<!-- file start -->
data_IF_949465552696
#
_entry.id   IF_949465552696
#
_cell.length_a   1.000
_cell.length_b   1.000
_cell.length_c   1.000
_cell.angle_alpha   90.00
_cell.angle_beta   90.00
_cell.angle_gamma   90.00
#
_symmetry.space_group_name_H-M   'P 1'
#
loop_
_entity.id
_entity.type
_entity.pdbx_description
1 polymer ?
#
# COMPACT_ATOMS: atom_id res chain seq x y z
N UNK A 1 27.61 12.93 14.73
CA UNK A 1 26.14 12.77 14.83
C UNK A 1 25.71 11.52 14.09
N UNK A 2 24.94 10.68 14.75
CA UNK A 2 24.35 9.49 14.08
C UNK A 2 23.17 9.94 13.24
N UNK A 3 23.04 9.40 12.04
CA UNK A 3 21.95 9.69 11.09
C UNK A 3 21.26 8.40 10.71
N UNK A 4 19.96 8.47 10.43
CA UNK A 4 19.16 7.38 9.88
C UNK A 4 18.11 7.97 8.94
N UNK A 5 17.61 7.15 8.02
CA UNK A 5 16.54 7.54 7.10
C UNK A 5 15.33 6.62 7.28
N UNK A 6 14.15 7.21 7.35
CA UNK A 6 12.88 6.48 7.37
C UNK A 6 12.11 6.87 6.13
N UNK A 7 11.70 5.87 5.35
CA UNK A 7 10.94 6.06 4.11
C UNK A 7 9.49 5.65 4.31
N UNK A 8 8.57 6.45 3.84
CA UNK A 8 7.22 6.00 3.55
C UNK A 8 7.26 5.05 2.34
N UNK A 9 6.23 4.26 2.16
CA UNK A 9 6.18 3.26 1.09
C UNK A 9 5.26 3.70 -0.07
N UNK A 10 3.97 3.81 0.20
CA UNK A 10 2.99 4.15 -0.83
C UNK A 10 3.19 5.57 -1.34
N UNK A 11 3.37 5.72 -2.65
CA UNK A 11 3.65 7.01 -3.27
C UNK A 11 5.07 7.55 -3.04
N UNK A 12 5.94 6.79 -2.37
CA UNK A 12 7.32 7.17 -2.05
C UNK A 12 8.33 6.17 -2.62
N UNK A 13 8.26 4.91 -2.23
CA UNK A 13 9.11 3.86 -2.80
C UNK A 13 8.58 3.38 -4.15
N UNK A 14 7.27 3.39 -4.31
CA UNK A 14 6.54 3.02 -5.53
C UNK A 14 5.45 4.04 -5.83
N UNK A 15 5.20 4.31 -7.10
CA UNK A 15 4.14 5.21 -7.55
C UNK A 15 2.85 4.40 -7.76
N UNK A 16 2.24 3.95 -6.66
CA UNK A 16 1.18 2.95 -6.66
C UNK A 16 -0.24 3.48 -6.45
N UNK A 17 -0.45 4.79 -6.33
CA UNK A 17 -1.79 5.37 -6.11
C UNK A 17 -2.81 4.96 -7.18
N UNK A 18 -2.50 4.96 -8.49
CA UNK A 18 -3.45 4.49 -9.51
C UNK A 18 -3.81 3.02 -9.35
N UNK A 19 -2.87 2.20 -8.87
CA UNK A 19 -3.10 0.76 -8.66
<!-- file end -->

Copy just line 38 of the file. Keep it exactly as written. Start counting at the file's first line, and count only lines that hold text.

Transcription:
C UNK A 6 12.11 6.87 6.13